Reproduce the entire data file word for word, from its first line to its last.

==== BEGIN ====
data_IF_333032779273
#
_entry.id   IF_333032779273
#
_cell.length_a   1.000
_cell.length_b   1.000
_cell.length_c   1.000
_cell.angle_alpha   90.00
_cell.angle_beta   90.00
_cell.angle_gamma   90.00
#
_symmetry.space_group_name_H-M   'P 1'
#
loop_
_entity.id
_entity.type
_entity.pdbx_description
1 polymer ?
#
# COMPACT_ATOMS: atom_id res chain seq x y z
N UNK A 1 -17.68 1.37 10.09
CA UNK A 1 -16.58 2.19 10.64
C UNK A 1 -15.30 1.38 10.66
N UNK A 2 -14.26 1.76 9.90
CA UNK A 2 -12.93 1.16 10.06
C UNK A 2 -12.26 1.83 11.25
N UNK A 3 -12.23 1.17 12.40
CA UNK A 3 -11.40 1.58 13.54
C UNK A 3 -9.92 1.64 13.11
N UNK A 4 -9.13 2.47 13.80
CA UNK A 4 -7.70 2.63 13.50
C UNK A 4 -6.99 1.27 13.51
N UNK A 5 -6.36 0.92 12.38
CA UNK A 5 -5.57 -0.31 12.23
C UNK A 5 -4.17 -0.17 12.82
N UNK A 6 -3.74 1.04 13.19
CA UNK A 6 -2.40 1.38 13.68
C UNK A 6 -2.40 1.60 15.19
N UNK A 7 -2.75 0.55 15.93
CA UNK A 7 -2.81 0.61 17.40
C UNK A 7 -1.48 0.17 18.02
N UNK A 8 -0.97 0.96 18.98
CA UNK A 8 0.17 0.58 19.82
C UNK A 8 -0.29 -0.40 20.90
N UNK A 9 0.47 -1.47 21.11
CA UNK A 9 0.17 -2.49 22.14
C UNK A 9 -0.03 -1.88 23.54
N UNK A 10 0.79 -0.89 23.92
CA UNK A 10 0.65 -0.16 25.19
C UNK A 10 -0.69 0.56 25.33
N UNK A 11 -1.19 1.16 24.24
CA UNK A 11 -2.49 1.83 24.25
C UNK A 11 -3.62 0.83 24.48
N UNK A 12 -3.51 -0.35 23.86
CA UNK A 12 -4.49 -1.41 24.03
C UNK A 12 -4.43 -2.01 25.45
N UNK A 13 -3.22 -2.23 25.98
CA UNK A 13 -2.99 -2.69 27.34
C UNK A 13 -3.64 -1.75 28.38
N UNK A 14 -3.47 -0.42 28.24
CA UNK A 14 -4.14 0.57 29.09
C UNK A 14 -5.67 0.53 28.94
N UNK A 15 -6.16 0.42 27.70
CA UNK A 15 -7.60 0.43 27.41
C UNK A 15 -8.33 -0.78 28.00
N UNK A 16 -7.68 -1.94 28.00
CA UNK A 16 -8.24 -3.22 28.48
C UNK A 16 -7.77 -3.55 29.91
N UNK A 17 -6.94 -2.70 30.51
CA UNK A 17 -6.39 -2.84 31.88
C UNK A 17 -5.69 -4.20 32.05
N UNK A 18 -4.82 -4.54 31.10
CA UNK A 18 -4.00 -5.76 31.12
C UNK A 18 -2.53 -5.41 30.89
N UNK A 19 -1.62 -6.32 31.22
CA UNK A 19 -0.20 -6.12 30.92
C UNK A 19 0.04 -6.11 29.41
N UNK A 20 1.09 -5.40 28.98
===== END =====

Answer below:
data_IF_333032779273
#
_entry.id   IF_333032779273
#
_cell.length_a   1.000
_cell.length_b   1.000
_cell.length_c   1.000
_cell.angle_alpha   90.00
_cell.angle_beta   90.00
_cell.angle_gamma   90.00
#
_symmetry.space_group_name_H-M   'P 1'
#
loop_
_entity.id
_entity.type
_entity.pdbx_description
1 polymer ?
#
# COMPACT_ATOMS: atom_id res chain seq x y z
N UNK A 1 -17.68 1.37 10.09
CA UNK A 1 -16.58 2.19 10.64
C UNK A 1 -15.30 1.38 10.66
N UNK A 2 -14.26 1.76 9.90
CA UNK A 2 -12.93 1.16 10.06
C UNK A 2 -12.26 1.83 11.25
N UNK A 3 -12.23 1.17 12.40
CA UNK A 3 -11.40 1.58 13.54
C UNK A 3 -9.92 1.64 13.11
N UNK A 4 -9.13 2.47 13.80
CA UNK A 4 -7.70 2.63 13.50
C UNK A 4 -6.99 1.27 13.51
N UNK A 5 -6.36 0.92 12.38
CA UNK A 5 -5.57 -0.31 12.23
C UNK A 5 -4.17 -0.17 12.82
N UNK A 6 -3.74 1.04 13.19
CA UNK A 6 -2.40 1.38 13.68
C UNK A 6 -2.40 1.60 15.19
N UNK A 7 -2.75 0.55 15.93
CA UNK A 7 -2.81 0.61 17.40
C UNK A 7 -1.48 0.17 18.02
N UNK A 8 -0.97 0.96 18.98
CA UNK A 8 0.17 0.58 19.82
C UNK A 8 -0.29 -0.40 20.90
N UNK A 9 0.47 -1.47 21.11
CA UNK A 9 0.17 -2.49 22.14
C UNK A 9 -0.03 -1.88 23.54
N UNK A 10 0.79 -0.89 23.92
CA UNK A 10 0.65 -0.16 25.19
C UNK A 10 -0.69 0.56 25.33
N UNK A 11 -1.19 1.16 24.24
CA UNK A 11 -2.49 1.83 24.25
C UNK A 11 -3.62 0.83 24.48
N UNK A 12 -3.51 -0.35 23.86
CA UNK A 12 -4.49 -1.41 24.03
C UNK A 12 -4.43 -2.01 25.45
N UNK A 13 -3.22 -2.23 25.98
CA UNK A 13 -2.99 -2.69 27.34
C UNK A 13 -3.64 -1.75 28.38
N UNK A 14 -3.47 -0.42 28.24
CA UNK A 14 -4.14 0.57 29.09
C UNK A 14 -5.67 0.53 28.94
N UNK A 15 -6.16 0.42 27.70
CA UNK A 15 -7.60 0.43 27.41
C UNK A 15 -8.33 -0.78 28.00
N UNK A 16 -7.68 -1.94 28.00
CA UNK A 16 -8.24 -3.22 28.48
C UNK A 16 -7.77 -3.55 29.91
N UNK A 17 -6.94 -2.70 30.51
CA UNK A 17 -6.39 -2.84 31.88
C UNK A 17 -5.69 -4.20 32.05
N UNK A 18 -4.82 -4.54 31.10
CA UNK A 18 -4.00 -5.76 31.12
C UNK A 18 -2.53 -5.41 30.89
N UNK A 19 -1.62 -6.32 31.22
CA UNK A 19 -0.20 -6.12 30.92
C UNK A 19 0.04 -6.11 29.41
N UNK A 20 1.09 -5.40 28.98